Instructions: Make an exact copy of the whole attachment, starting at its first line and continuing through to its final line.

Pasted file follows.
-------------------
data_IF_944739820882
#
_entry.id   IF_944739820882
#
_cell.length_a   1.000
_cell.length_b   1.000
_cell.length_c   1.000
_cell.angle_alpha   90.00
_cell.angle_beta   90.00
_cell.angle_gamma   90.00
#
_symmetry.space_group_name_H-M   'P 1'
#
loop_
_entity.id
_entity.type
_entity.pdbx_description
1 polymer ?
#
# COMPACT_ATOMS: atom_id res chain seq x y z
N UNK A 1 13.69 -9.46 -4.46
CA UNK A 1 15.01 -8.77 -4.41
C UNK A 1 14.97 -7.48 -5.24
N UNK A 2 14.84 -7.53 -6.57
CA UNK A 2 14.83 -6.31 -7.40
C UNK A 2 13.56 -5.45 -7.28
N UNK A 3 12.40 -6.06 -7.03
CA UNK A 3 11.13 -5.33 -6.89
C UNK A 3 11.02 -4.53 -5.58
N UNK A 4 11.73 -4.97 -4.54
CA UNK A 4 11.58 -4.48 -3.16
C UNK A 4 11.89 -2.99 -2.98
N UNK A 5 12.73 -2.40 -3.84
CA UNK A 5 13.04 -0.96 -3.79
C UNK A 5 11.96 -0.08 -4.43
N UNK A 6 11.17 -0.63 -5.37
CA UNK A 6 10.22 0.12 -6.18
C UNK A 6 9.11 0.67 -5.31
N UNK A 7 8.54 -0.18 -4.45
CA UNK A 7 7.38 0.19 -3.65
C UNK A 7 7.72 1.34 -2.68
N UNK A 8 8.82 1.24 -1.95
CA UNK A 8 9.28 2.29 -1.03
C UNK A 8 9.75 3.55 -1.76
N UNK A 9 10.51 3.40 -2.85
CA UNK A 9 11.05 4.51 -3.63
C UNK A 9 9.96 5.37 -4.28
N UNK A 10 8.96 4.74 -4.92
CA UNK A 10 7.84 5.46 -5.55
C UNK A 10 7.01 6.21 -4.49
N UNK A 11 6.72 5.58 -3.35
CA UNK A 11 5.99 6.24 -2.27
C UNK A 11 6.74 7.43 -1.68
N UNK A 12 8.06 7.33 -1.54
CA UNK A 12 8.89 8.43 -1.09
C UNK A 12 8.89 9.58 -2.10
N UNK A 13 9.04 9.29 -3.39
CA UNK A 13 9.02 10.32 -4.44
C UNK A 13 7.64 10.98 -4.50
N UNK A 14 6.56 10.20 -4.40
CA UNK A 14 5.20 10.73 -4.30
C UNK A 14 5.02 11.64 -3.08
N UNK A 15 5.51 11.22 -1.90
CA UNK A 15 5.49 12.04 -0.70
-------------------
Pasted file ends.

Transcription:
data_IF_944739820882
#
_entry.id   IF_944739820882
#
_cell.length_a   1.000
_cell.length_b   1.000
_cell.length_c   1.000
_cell.angle_alpha   90.00
_cell.angle_beta   90.00
_cell.angle_gamma   90.00
#
_symmetry.space_group_name_H-M   'P 1'
#
loop_
_entity.id
_entity.type
_entity.pdbx_description
1 polymer ?
#
# COMPACT_ATOMS: atom_id res chain seq x y z
N UNK A 1 13.69 -9.46 -4.46
CA UNK A 1 15.01 -8.77 -4.41
C UNK A 1 14.97 -7.48 -5.24
N UNK A 2 14.84 -7.53 -6.57
CA UNK A 2 14.83 -6.31 -7.40
C UNK A 2 13.56 -5.45 -7.28
N UNK A 3 12.40 -6.06 -7.03
CA UNK A 3 11.13 -5.33 -6.89
C UNK A 3 11.02 -4.53 -5.58
N UNK A 4 11.73 -4.97 -4.54
CA UNK A 4 11.58 -4.48 -3.16
C UNK A 4 11.89 -2.99 -2.98
N UNK A 5 12.73 -2.40 -3.84
CA UNK A 5 13.04 -0.96 -3.79
C UNK A 5 11.96 -0.08 -4.43
N UNK A 6 11.17 -0.63 -5.37
CA UNK A 6 10.22 0.12 -6.18
C UNK A 6 9.11 0.67 -5.31
N UNK A 7 8.54 -0.18 -4.45
CA UNK A 7 7.38 0.19 -3.65
C UNK A 7 7.72 1.34 -2.68
N UNK A 8 8.82 1.24 -1.95
CA UNK A 8 9.28 2.29 -1.03
C UNK A 8 9.75 3.55 -1.76
N UNK A 9 10.51 3.40 -2.85
CA UNK A 9 11.05 4.51 -3.63
C UNK A 9 9.96 5.37 -4.28
N UNK A 10 8.96 4.74 -4.92
CA UNK A 10 7.84 5.46 -5.55
C UNK A 10 7.01 6.21 -4.49
N UNK A 11 6.72 5.58 -3.35
CA UNK A 11 5.99 6.24 -2.27
C UNK A 11 6.74 7.43 -1.68
N UNK A 12 8.06 7.33 -1.54
CA UNK A 12 8.89 8.43 -1.09
C UNK A 12 8.89 9.58 -2.10
N UNK A 13 9.04 9.29 -3.39
CA UNK A 13 9.02 10.32 -4.44
C UNK A 13 7.64 10.98 -4.50
N UNK A 14 6.56 10.20 -4.40
CA UNK A 14 5.20 10.73 -4.30
C UNK A 14 5.02 11.64 -3.08
N UNK A 15 5.51 11.22 -1.90
CA UNK A 15 5.49 12.04 -0.70